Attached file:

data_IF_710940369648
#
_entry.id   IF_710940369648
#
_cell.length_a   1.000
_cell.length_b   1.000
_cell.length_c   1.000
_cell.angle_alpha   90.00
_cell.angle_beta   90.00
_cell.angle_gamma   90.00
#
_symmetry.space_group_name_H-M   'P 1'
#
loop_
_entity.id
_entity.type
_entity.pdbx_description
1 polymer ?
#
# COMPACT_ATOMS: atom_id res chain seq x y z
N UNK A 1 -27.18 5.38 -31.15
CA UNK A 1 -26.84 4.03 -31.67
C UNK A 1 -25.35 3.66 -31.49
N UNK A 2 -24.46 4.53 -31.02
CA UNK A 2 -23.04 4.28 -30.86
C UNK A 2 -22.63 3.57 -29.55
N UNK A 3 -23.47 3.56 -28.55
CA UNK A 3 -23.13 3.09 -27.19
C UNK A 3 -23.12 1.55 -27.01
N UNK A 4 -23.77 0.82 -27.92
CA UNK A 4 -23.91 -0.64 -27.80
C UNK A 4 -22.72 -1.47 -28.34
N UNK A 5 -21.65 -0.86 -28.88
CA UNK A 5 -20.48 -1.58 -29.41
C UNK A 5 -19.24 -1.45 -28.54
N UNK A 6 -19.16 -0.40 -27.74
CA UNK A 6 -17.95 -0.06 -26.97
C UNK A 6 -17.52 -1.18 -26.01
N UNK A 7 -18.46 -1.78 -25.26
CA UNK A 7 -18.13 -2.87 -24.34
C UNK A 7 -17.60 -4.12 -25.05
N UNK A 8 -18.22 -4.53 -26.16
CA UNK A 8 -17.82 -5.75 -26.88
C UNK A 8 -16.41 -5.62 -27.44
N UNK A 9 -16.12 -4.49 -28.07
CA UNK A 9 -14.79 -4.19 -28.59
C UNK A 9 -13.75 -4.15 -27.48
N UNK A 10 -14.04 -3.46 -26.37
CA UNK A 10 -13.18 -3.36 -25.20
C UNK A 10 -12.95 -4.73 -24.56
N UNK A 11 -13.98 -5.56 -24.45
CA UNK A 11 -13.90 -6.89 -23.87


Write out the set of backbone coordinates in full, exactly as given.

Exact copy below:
data_IF_710940369648
#
_entry.id   IF_710940369648
#
_cell.length_a   1.000
_cell.length_b   1.000
_cell.length_c   1.000
_cell.angle_alpha   90.00
_cell.angle_beta   90.00
_cell.angle_gamma   90.00
#
_symmetry.space_group_name_H-M   'P 1'
#
loop_
_entity.id
_entity.type
_entity.pdbx_description
1 polymer ?
#
# COMPACT_ATOMS: atom_id res chain seq x y z
N UNK A 1 -27.18 5.38 -31.15
CA UNK A 1 -26.84 4.03 -31.67
C UNK A 1 -25.35 3.66 -31.49
N UNK A 2 -24.46 4.53 -31.02
CA UNK A 2 -23.04 4.28 -30.86
C UNK A 2 -22.63 3.57 -29.55
N UNK A 3 -23.47 3.56 -28.55
CA UNK A 3 -23.13 3.09 -27.19
C UNK A 3 -23.12 1.55 -27.01
N UNK A 4 -23.77 0.82 -27.92
CA UNK A 4 -23.91 -0.64 -27.80
C UNK A 4 -22.72 -1.47 -28.34
N UNK A 5 -21.65 -0.86 -28.88
CA UNK A 5 -20.48 -1.58 -29.41
C UNK A 5 -19.24 -1.45 -28.54
N UNK A 6 -19.16 -0.40 -27.74
CA UNK A 6 -17.95 -0.06 -26.97
C UNK A 6 -17.52 -1.18 -26.01
N UNK A 7 -18.46 -1.78 -25.26
CA UNK A 7 -18.13 -2.87 -24.34
C UNK A 7 -17.60 -4.12 -25.05
N UNK A 8 -18.22 -4.53 -26.16
CA UNK A 8 -17.82 -5.75 -26.88
C UNK A 8 -16.41 -5.62 -27.44
N UNK A 9 -16.12 -4.49 -28.07
CA UNK A 9 -14.79 -4.19 -28.59
C UNK A 9 -13.75 -4.15 -27.48
N UNK A 10 -14.04 -3.46 -26.37
CA UNK A 10 -13.18 -3.36 -25.20
C UNK A 10 -12.95 -4.73 -24.56
N UNK A 11 -13.98 -5.56 -24.45
CA UNK A 11 -13.90 -6.89 -23.87